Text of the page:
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CHS state wrestler Jake Schwartz hopes third time will be the charm after tough exit

A large crowd of teammates, friends and fans congregated on the town square to put on a sendoff for Carlinville High School wrestler Jake Schwartz as he departed to Champaign for the IHSA state meet. Photo contributed.


“I definitely look to get on the podium next year.”

Enquirer Democrat Reporter

Even though he set a new all-time single season program record for wins this year, Jake Schwartz will still have plenty of unfinished business as the senior captain of the Carlinville High School wrestling team in 2022-23.

Appearing at state for a second time, Schwartz was hoping to improve on a 1-2 performance he had put on to conclude his freshman season. Unfortunately, the same outcome repeated itself and that left Schwartz feeling rather disappointed.

“I had higher expectations this year,” said Schwartz. “When I was a freshman, I just wanted to wrestle but this time I wanted to place and I thought I had the ability to do that.”

Based on what sports’ analysts thought of Schwartz, his outcome wasn’t a shock. Despite going into the big dance with a dominant 45-3 record, the junior still hadn’t been picked to rank amongst the top ten in Class 1A. However, Schwartz managed to shake off the snub even though it was slightly bothersome. As a result, he ended up being a tough competitor against everyone that he wrestled in the 145-pound weight class and showcased why nobody in the bracket was worthy of being favored based on statistics.

Though he fell short in the opener, Schwartz stood his ground against Elmhurst Immaculate Catholic’s Joseph Gliatta before taking a 5-3 major decision loss.

Jake Schwartz returned to the IHSA state wrestling mats for the second time in his career and picked up one win in three matches as the lone representative of Carlinville High School. Schwartz, who missed the entirety of last season rehabbing from a broken wrist, ended a historic junior campaign with 46 wins – a new single season school record. Photo contributed.

Schwartz pinned Dwight’s Emmett Emmons in 3:19 to stave off elimination and was mere moments away from taking the next step and crossing into uncharted territory with an opportunity to become the first CHS medalist since John Wynn (1985). He was in the driver’s seat but couldn’t finish off Dakota’s Tyler Simmer in regulation. As a result, Schwartz ultimately saw a historic season end in overtime heartbreak.

“I let him up a little in the third period because I thought I could beat him right there to win and I ended up not being able to,” Schwartz said. “Then, overtime was obviously ‘go time’ but I just wasn’t able to step up to the challenge. I ended up going for it in the final seconds and did something I probably shouldn’t of done and lost. It is what it is.”

As much of an accomplishment as it was to qualify for state and be able to raise his arm while standing on the IHSA logo, Schwartz said that it still felt like just another win on his schedule because he had already experienced that before.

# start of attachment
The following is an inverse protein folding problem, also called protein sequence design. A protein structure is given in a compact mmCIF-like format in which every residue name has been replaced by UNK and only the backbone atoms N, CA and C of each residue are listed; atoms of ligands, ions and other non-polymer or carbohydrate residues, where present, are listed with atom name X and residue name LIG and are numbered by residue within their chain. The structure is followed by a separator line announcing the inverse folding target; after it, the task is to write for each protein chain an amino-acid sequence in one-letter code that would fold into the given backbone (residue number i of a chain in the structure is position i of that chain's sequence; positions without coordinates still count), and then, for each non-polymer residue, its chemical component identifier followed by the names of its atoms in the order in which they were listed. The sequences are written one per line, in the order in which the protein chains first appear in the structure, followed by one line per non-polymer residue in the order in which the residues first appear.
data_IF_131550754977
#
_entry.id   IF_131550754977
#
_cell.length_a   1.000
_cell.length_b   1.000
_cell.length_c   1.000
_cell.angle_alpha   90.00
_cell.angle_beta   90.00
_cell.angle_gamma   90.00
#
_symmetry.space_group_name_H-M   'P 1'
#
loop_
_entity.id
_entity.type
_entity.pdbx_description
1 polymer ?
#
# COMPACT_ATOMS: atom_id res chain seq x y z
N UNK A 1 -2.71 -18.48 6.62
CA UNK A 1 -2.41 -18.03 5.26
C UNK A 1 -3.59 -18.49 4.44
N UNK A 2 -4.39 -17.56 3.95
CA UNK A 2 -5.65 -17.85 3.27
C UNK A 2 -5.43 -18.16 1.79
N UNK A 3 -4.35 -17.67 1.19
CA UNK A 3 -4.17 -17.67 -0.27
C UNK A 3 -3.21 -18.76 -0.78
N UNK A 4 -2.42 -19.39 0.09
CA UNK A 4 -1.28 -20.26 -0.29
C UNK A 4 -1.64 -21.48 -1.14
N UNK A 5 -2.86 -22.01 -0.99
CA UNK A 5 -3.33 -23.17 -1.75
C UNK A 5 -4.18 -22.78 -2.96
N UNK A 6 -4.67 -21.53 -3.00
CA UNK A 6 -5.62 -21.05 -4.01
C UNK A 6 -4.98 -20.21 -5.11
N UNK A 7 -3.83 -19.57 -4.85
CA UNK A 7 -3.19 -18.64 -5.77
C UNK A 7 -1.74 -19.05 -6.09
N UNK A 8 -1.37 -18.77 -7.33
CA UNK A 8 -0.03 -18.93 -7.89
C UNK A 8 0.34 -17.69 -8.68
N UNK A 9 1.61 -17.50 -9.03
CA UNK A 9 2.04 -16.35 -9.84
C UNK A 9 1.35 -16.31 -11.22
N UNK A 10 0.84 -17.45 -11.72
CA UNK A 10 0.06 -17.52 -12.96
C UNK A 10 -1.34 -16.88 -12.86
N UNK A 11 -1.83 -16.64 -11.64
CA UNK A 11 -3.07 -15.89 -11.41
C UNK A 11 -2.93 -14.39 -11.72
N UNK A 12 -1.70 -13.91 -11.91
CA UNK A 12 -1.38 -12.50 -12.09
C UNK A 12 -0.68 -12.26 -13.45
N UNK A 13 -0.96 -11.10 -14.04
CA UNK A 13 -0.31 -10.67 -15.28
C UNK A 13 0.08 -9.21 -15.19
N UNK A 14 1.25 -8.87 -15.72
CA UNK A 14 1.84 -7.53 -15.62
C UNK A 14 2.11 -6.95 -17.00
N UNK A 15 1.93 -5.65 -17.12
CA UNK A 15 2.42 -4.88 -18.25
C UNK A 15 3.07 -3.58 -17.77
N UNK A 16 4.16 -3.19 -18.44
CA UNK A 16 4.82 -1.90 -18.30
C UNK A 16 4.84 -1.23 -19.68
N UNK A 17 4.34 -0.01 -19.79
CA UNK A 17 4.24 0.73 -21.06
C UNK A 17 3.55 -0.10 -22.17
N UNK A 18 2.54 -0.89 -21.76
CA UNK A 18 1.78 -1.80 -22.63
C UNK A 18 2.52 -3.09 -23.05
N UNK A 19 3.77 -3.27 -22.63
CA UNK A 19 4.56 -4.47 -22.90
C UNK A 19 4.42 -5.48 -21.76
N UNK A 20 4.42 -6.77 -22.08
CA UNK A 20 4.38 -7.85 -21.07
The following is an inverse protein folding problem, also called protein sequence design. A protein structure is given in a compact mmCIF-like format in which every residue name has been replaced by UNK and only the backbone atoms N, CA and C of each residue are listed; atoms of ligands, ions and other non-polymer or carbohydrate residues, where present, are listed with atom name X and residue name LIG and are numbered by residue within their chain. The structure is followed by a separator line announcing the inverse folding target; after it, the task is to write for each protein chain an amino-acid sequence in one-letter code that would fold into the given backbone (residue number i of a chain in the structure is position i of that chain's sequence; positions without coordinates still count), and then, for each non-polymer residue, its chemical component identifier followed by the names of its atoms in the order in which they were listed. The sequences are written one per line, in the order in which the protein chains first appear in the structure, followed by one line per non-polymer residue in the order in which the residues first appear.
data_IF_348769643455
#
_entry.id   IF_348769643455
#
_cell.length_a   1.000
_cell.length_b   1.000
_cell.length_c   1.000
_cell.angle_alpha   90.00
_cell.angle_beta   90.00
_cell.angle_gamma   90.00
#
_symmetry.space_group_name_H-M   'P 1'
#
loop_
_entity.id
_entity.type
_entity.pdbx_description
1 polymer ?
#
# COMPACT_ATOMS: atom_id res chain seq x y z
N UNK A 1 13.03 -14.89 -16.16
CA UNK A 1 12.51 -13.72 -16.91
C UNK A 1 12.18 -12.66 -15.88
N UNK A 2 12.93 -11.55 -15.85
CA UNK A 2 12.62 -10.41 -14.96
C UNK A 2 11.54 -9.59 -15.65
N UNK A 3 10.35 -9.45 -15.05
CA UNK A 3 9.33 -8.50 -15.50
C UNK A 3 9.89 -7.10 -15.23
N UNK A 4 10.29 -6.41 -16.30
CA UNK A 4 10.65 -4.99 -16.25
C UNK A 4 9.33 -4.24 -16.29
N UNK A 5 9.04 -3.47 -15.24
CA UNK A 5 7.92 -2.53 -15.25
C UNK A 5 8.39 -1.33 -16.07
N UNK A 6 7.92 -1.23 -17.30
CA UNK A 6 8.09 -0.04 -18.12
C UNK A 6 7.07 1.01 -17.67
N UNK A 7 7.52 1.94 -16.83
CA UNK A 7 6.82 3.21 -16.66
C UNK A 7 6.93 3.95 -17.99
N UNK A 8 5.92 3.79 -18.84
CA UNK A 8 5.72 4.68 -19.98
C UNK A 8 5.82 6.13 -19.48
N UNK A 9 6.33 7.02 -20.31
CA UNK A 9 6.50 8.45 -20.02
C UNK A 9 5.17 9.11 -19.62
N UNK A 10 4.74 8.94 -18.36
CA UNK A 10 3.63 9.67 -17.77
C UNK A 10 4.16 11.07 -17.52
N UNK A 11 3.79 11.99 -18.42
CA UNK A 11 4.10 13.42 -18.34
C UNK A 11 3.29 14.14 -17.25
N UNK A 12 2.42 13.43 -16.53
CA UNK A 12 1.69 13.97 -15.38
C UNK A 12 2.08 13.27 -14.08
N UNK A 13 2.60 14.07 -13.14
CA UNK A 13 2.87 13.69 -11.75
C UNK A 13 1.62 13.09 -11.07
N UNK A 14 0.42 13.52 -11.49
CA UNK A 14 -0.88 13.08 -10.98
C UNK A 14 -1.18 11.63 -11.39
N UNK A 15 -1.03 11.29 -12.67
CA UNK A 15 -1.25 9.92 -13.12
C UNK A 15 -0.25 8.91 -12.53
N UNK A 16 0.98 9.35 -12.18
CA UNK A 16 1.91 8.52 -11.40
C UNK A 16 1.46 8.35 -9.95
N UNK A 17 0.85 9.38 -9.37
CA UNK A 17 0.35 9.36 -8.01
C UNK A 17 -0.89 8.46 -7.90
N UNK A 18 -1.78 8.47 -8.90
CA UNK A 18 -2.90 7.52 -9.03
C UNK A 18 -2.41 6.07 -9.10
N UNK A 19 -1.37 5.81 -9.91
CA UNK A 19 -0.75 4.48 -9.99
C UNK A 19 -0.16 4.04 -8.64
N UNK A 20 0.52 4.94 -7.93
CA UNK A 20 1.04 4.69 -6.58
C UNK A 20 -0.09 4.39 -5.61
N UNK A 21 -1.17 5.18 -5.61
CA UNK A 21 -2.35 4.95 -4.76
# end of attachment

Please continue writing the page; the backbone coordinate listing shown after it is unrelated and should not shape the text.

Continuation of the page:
“If I was able to win in a big match like the blood round or in the quarters to advance to the semifinals, I think it would of felt a little different,” said Schwartz.
Schwartz, who had to miss his entire sophomore season with a broken wrist, gave credit to his resigning head coach Robert Scott for helping him through what ended up being a smooth rehab process.

“He was a good coach,” Schwartz said of Scott. “He got guys conditioned quickly and he brought a good mindset to the wrestling program. I think he helped me in that aspect and he knew a lot about the sport.”

In addition to showing fellow athletes what it takes to be a winner, Schwartz was able to provide an uplifting message to those that were being overwhelmed by their own injury adversity.

“Keep your head down and continue to work hard,” Schwartz said. “You can’t let it overcome you. You can’t just quit. You have to keep at it. It’ll heal eventually and nothing is going to stop you from that but once that happens, you need to come back bigger and stronger than ever.”
Schwartz got to witness the reputation of his legacy firsthand when a large crowd consisting of teammates, friends and fans congregated on the square to send him off to Champaign.

“I thought that was nice,” Schwartz said. “It felt like I was doing something not just for myself but other people because they wanted to see what I was doing for my town as well. It was pretty inspiring.”

Although wrestling has been Schwartz’s passion from a young age, he is a tri-athlete continuing to play football and is preparing for what looks to be a promising baseball campaign.

“We have a really good team this year,” Schwartz said. “I think we can definitely go to sectionals and state as well.”

Of course, Schwartz is also ecstatic for what his last ride potentially has in store.

“Football will be fun like usual and then I definitely look to get on the wrestling podium next year,” said Schwartz.

Schwartz finished with a 46-5 record this season and thus destined himself to become the newest CHS wrestling great on a list of names consisting of Tristan Burns,

Chase Michaelis, Tucker Hughes, Jacob Dixon, Wynn, Keith Petri, Greg Reif and Randy Miller.

Burns was the original single season record holder with 40 wins before Schwartz surpassed him a couple of weeks ago. Michaelis, the only CHS wrestler to make it through a modified COVID-19 campaign, accomplished the milestone of exceeding 100 career victories while Schwartz was sidelined last spring. Wynn, Petri, Reif and Miller were all state medalists for Carlinville back in the late 1970s and or early to mid 1980s.

“It’s a good conversation to be in,” Schwartz said. “I have a lot of respect for those guys. They are all great.”